The Jakarta Post18 Mar 2019M. Taufiqurrahman
Yee-haw: American ethnomusicologist Andrew Weintraub (center), the lead singer and guitarist of Pittsburgh-based dangdut tribute band the Dangdut Cowboys, converses with fellow band members before kicking off their performance at American cultural center @america on Saturday.
It is easy to see why Pittsburgh University ethnomusicology professor Andrew Weintraub is so fascinated by Rhoma Irama and his brand of dangdut.
In fact, Weintraub is so enamored with dangdut that he wrote a tome on the subject titled Dangdut Stories: A Social and Musical History of Indonesia’s Most Popular Music, published in 2010. A bare-chested Rhoma graces its cover. In 2007, he founded the Dangdut Cowboys, a tribute band that plays Rhoma’s biggest hits and deep cuts.
The tribute is indeed fitting for a figure that not only transformed a musical genre but also left a mark on the country’s social and political landscape.
Rhoma was responsible for creating a unique mix of influences taken from both indigenous and foreign musical traditions and made it something that Indonesia can really claim as its own.
By trading acoustic instruments traditionally used in Melayu music with Western-oriented electrical instruments — guitar, Hammond organ and mandolin — Rhoma found a medium to express novel sentiment, some of it political, which he used to communicate with millions of his fans throughout Indonesia. Rhoma wields so much influence that he was able to send shivers down the spines of the security apparatus of the New Order regime in the late 1970s and early 1980s.
Rhoma is one of those musical geniuses who bends genres, mixes influences and smuggles multiple ideas to an unsuspecting public that mistakes the sound and fury as his own. For the millions of his working class fans, it was from Rhoma’s music that they could get a taste of Western pop and rock music in all their glory.
Music from Rhoma’s biggest 1970s albums, such as “Begadang” (Stay Up All Night), “Rupiah”, “Penasaran” (Curious) and “Indonesia”, and some of the soundtracks from his best-selling films, such as “Darah Muda” (Young Blood), “Penasaran” and “Gitar Tua” (Old Guitar), are steeped in psychedelic rock with snaking Hammond organs humming and throbbing above the mix.
For the soundtrack of “Darah Muda”, released in 1977, Rhoma composed a complex instrumental score with a sweeping orchestral arrangement, complete with all the flair embodied in the style of Italian composer Ennio Morricone’s scores for Sergio Leone cowboy western flicks.
Throughout all this, Rhoma found space to flaunt his guitarpicking techniques that any Deep Purple fan would know are borrowed from Ritchie Blackmore in his 1970s prime.
Rhoma also dug deep in his effort to bring a new synthesis. Many of his Western-schooled fans may have noticed that Rhoma’s early music vaguely referenced funk, but nothing represents his left turn toward deep funk better than “Santai” (Relax), a tune off his seventh album, which heavily borrowed from Isaac Hayes and Parliament Funkadelic.
It was tunes like “Santai” that the Dangdut Cowboys recreated during their performance at American cultural center @america over the weekend.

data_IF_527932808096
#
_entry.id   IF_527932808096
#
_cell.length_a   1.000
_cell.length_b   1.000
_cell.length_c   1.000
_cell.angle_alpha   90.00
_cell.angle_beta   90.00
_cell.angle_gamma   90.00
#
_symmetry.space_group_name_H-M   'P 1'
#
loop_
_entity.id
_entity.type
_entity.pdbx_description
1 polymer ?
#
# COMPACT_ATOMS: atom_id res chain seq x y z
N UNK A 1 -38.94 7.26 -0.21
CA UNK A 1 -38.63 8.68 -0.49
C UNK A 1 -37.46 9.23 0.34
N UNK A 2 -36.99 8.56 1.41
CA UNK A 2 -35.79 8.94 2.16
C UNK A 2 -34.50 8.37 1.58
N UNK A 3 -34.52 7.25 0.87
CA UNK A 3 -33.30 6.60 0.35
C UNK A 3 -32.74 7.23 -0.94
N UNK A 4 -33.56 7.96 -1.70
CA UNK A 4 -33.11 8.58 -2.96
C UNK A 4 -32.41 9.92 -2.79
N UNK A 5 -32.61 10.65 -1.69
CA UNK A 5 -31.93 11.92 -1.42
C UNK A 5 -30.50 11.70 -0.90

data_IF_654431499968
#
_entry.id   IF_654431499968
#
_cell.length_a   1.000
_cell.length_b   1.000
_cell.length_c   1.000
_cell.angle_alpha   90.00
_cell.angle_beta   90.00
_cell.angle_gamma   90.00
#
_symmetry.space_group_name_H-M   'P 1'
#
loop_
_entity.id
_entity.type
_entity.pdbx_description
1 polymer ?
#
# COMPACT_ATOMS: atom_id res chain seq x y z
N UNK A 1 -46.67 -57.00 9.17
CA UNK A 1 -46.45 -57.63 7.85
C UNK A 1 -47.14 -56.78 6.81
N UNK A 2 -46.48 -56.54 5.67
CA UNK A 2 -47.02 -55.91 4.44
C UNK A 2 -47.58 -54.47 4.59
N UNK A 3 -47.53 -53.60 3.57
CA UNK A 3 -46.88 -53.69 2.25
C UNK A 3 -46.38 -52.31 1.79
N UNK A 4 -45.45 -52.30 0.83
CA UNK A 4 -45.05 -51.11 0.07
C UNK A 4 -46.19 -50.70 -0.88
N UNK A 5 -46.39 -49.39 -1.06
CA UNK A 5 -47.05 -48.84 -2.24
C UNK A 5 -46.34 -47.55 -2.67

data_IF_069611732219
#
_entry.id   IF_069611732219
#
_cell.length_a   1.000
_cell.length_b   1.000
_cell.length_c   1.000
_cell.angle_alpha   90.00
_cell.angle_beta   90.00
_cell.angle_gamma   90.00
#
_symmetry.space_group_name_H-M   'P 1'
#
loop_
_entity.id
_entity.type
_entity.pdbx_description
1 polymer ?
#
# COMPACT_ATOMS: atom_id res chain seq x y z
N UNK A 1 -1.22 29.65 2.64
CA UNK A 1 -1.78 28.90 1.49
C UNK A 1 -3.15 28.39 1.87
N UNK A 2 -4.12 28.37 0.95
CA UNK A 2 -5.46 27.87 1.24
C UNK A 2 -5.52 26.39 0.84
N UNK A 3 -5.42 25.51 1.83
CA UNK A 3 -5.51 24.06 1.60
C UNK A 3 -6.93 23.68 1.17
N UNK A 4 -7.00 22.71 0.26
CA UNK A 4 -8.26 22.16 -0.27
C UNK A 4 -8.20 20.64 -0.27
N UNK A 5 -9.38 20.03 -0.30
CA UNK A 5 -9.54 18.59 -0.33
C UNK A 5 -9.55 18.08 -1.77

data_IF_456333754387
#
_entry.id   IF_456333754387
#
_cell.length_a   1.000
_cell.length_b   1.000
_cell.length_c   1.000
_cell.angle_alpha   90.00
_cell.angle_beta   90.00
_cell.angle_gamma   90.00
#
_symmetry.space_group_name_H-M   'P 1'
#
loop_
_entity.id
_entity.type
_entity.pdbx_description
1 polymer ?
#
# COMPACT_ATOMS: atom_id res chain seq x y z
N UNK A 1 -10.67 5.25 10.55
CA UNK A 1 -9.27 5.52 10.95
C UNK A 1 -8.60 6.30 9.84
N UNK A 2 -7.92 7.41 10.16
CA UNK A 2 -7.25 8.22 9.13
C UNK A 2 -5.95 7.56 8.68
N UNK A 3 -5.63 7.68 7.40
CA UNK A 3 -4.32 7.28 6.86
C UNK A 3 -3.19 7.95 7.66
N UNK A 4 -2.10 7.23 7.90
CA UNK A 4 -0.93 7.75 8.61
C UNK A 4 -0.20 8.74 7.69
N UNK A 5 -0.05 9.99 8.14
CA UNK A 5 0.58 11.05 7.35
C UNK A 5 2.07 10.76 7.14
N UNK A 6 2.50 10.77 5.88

On the stage, Weintraub sang and played rhythm guitar while Meghan Hynson sang backup. Bolstering the vocalists with their instruments were flute player Stephen Schults, one of the world’s foremost baroque flute players, jazz guitarist John Bagnato and Ghanaian keyboard player Samuel Boateng.
In fact, the Dangdut Cowboys’ mission statement for the weekend performance was that there were so many connections between Rhoma’s brand of dangdut and American music, including country. It was apparent that Weintraub and his crew intended to paint similarities between the two disparate traditions, at least based on the idea that music is a universal language that allows humans to express their emotions.
Halfway through the performance of “Kegagalan Cinta” (Failure of Love), Rhoma’s maudlin ballad about heartbreak and promises not kept, the Cowboys switched to playing Hank Williams’ “Your Cheating Heart” without changing the arrangement, as if the two songs were one and the same.
The Cowboys’ best performance predictably came during a rendition of “Santai”, a throbbing psychedelic tune that all band members could execute with relative ease, considering their background as some of the best musicians in their respective fields.
This is also the tune that left some members of the audience, mostly casual fans of Rhoma, scratching their heads. “Is this one of Rhoma’s songs?” some could be heard muttering. Such a response was expected though, as “Santai”, by dint of its complexity, is the type of Rhoma tune that attracts interest from DJs and cratediggers.
The band played six songs before handing the stage over to dangdut singer Fitri Carlina.
“For casual listeners, dangdut looks easy, but it is not. Playing it was hard because the feel is just different,” Weintraub said after the performance.
Whatever one makes of their unique blend, the performance by the Dangdut Cowboys, a group of Americans playing exotic music from a third-world country while seeking to find a common ground among different musical expressions, is a milestone in the Trump era, when chasms and divisions are widening.
As for some of the 14-year-olds who were in attendance for their first dangdut concert, they had the privilege of getting a crash course in the country’s biggest musical genre from a bunch of globe-trotting ethnomusicologists.
This article originally appeared in The Jakarta Post on March 18, 2019
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